A new outpatients’ block is being planned for the Royal Berkshire Hospital (RBH), which would stay even if the hospital moves to a new location.
In an online meeting on September 6, involving the team working on options for the new RBH along with other stakeholders, a presentation was shown by architects for redeveloping onsite.
Sheila Carney, director for Scott Tallon Walker, told the September 6 meeting of a three-phase plan costing around £750 million.
The first £250m phase would start with a new data centre and an outpatient and ‘ambulatory’ building at West Drive on the Redlands Road side of the site.
It would be intended to remain even if the hospital moved. If the hospital is redeveloped onsite, a series of department moves around the site would follow.
Reading Borough Council has been consulted on how high new buildings could be on the site but a redeveloped RBH would also have to include green space. Efforts are currently being made to solve the site’s RBH’s parking problems including a possible park & ride service for both staff and patients.
Alison Foster, programme director for the redevelopment programme Building Berkshire Together, said if the hospital does stay on site, key issues of transport, travel and access have to be solved.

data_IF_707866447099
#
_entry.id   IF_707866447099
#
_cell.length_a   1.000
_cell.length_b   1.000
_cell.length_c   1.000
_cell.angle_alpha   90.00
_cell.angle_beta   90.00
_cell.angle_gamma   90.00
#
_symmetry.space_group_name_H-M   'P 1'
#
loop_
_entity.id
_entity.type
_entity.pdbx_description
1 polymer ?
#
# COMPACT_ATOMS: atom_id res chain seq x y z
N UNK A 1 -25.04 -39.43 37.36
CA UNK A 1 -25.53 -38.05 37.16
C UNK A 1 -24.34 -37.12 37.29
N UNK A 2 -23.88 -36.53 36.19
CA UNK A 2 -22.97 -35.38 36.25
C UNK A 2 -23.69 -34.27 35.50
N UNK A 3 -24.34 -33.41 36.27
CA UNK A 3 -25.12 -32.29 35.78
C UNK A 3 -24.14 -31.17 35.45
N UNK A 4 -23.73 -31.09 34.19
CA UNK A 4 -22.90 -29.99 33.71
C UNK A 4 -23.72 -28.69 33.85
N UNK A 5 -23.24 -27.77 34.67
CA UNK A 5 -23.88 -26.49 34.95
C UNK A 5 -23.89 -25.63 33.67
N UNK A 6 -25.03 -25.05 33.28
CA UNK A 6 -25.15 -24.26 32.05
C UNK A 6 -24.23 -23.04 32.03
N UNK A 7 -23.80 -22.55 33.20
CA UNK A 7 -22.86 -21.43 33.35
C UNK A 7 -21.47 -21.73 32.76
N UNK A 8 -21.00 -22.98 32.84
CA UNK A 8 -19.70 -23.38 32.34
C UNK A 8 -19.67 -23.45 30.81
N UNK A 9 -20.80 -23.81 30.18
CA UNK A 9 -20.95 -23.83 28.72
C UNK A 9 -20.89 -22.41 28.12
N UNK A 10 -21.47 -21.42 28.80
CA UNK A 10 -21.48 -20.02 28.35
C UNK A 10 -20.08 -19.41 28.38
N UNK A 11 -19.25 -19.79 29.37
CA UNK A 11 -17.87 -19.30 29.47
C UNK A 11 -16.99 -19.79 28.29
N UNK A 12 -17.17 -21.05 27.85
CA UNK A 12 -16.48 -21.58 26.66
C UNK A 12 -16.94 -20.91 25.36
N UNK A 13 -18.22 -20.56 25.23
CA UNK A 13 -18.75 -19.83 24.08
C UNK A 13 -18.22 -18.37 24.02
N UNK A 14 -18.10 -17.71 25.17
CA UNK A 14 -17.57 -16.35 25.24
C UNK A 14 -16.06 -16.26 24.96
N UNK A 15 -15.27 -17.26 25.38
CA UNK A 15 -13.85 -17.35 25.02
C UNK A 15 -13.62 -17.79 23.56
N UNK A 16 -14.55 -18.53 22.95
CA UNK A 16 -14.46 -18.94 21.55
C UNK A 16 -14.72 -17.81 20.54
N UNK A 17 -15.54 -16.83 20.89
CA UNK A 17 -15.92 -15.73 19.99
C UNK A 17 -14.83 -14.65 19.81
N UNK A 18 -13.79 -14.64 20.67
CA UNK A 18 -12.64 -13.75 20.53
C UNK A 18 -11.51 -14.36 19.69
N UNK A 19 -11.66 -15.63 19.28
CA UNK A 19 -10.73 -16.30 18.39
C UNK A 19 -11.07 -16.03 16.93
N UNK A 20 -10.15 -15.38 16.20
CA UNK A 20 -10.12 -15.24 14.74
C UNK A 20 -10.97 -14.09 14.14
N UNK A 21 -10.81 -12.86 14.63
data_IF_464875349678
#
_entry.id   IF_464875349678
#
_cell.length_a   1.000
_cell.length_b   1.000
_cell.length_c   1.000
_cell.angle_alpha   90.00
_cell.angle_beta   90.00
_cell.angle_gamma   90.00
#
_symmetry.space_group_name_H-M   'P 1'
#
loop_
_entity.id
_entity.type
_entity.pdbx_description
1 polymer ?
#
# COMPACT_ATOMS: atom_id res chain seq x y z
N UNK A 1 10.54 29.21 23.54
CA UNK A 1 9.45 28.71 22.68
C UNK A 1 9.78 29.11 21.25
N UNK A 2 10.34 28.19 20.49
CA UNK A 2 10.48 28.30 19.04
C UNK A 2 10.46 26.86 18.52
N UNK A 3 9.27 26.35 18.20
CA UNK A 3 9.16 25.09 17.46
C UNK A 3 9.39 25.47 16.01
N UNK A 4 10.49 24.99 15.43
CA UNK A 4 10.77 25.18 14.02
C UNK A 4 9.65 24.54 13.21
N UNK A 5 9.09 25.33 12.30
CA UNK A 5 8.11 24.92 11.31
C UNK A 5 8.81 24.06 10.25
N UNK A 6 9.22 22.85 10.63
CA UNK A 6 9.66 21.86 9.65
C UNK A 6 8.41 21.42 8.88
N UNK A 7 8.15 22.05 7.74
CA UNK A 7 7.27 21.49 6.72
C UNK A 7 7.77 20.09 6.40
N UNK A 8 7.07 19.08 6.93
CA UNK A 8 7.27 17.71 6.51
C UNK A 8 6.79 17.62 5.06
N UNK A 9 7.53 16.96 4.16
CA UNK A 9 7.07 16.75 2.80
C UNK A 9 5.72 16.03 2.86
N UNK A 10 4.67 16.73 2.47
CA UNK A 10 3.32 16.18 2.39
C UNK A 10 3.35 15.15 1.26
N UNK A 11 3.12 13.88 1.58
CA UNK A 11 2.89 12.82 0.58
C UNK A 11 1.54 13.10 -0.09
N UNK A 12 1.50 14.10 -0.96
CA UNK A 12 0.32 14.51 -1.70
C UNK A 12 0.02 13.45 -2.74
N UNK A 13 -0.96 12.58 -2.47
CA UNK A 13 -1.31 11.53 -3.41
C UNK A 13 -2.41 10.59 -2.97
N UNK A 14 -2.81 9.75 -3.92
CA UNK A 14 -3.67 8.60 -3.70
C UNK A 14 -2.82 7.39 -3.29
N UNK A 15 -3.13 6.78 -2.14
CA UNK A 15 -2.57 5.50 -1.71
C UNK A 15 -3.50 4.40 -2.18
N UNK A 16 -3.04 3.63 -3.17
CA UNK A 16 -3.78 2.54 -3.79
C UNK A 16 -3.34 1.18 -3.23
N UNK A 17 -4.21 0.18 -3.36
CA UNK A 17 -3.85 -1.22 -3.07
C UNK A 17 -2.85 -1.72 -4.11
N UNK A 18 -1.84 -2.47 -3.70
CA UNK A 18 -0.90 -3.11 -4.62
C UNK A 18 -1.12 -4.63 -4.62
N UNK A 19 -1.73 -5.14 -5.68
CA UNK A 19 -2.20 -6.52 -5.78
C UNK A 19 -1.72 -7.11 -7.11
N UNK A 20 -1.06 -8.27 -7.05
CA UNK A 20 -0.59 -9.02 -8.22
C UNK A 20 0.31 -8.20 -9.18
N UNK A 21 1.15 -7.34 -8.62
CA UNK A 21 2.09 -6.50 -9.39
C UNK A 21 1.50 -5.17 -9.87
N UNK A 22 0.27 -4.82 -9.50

Moving offsite has been costed at around £1.1 to £1.3 billion and the last estimate of what the trust could get for the current site was less than £100m.
Guests spoke for and against moving sites. Dr Prem Sharma, father of Reading West MP Alok, spoke in favour of staying onsite.
But, in response to a guest suggesting a preference for a move, Alison Foster said: “The New Hospitals Programme (NHP) was set up to delivery efficiencies, to deliver a whole range of hospitals at scale.
“The best way they can deliver at-scale efficiencies is if you can build new hospitals, not refurbished, because you get a fresh start and it lasts longer, the return on investment over the 50-year lifecycle is better and you can do them quicker without affecting patient care.
“They (NHP) are making the case where people have said ‘we need £1.3bn to deliver the services we need on a new site’.
“They will be taking that figure and making a case to say, ‘right, we’ve got 20 of these that need to be done but we are going to standardise the wards, we’re going to centralise some of this – therefore £1.3bn might be £900m because we are going to make these efficiencies’.”
Image: Juan J. Martínez from Exeter, UK, CC BY-SA 2.0 <https://creativecommons.org/licenses/by-sa/2.0>, via Wikimedia Commons
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